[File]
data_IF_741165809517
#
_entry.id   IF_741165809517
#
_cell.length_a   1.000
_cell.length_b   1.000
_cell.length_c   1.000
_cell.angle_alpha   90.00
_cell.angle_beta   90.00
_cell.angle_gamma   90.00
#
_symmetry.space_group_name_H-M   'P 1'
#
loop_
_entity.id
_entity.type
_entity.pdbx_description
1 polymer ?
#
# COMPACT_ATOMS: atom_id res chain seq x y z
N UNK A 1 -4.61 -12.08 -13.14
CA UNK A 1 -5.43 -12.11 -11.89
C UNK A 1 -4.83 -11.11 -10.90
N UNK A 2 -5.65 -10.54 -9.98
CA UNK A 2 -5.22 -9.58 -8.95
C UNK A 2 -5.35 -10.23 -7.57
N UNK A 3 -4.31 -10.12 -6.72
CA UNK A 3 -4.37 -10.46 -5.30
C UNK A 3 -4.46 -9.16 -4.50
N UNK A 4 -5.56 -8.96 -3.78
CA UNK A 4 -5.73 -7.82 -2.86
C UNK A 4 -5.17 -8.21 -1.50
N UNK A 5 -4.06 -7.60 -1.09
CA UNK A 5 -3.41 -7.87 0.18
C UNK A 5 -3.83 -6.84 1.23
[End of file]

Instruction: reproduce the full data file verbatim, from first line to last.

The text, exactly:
data_IF_741165809517
#
_entry.id   IF_741165809517
#
_cell.length_a   1.000
_cell.length_b   1.000
_cell.length_c   1.000
_cell.angle_alpha   90.00
_cell.angle_beta   90.00
_cell.angle_gamma   90.00
#
_symmetry.space_group_name_H-M   'P 1'
#
loop_
_entity.id
_entity.type
_entity.pdbx_description
1 polymer ?
#
# COMPACT_ATOMS: atom_id res chain seq x y z
N UNK A 1 -4.61 -12.08 -13.14
CA UNK A 1 -5.43 -12.11 -11.89
C UNK A 1 -4.83 -11.11 -10.90
N UNK A 2 -5.65 -10.54 -9.98
CA UNK A 2 -5.22 -9.58 -8.95
C UNK A 2 -5.35 -10.23 -7.57
N UNK A 3 -4.31 -10.12 -6.72
CA UNK A 3 -4.37 -10.46 -5.30
C UNK A 3 -4.46 -9.16 -4.50
N UNK A 4 -5.56 -8.96 -3.78
CA UNK A 4 -5.73 -7.82 -2.86
C UNK A 4 -5.17 -8.21 -1.50
N UNK A 5 -4.06 -7.60 -1.09
CA UNK A 5 -3.41 -7.87 0.18
C UNK A 5 -3.83 -6.84 1.23